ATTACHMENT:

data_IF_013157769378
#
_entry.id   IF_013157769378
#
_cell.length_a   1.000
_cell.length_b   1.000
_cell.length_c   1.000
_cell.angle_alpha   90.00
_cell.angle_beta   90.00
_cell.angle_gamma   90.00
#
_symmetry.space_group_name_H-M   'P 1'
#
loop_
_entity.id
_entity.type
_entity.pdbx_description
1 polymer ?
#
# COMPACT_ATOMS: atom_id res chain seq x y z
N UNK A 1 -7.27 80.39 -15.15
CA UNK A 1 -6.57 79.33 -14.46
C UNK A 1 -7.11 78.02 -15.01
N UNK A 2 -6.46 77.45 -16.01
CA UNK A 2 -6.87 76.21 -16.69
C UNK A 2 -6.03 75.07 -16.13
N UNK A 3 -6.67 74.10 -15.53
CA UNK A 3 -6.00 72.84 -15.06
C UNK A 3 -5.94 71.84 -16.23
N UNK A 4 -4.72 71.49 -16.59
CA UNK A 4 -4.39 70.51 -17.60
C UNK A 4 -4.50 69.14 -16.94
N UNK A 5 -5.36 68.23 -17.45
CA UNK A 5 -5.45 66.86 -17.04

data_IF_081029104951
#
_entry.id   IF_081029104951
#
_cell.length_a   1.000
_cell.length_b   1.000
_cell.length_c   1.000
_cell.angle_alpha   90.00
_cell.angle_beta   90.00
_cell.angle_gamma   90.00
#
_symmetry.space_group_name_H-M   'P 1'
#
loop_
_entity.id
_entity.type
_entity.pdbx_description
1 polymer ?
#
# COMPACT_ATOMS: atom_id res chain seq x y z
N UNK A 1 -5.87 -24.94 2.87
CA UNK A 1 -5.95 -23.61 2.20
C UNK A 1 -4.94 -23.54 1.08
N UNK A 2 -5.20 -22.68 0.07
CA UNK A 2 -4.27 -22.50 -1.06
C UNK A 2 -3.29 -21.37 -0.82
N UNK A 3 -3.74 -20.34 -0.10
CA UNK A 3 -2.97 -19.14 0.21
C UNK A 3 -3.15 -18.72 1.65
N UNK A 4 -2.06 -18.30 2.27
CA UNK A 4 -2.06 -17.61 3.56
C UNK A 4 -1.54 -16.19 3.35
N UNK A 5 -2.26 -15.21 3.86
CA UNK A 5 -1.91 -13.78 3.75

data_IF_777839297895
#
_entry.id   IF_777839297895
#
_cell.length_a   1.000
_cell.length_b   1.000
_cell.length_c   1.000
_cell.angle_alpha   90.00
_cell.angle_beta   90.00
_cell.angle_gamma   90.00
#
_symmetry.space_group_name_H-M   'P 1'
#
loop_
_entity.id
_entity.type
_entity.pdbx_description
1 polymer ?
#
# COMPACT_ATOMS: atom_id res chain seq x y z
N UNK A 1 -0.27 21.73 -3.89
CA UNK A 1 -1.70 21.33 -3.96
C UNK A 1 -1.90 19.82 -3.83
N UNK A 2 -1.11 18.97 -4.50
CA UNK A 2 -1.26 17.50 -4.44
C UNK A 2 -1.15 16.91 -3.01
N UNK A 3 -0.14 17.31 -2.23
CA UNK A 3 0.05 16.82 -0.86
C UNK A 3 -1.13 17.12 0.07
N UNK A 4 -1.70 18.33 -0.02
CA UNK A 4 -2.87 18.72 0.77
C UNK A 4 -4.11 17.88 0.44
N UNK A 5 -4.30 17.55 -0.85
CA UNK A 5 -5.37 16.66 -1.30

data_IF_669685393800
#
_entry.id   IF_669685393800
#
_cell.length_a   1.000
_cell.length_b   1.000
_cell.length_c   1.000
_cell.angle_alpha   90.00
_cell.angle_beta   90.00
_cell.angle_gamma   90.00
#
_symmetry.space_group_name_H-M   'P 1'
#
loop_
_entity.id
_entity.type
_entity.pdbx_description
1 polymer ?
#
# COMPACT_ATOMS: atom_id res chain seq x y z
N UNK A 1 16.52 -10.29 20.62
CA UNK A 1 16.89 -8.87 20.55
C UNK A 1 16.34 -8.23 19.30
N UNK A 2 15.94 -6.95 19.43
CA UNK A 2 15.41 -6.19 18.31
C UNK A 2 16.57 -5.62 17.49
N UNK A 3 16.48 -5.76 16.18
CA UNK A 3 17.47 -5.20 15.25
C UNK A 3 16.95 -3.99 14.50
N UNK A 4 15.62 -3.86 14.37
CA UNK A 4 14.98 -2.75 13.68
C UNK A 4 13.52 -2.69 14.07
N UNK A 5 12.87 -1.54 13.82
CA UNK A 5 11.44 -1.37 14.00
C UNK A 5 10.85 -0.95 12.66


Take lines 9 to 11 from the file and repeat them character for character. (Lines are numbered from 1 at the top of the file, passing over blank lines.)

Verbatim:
_cell.angle_beta   90.00
_cell.angle_gamma   90.00
#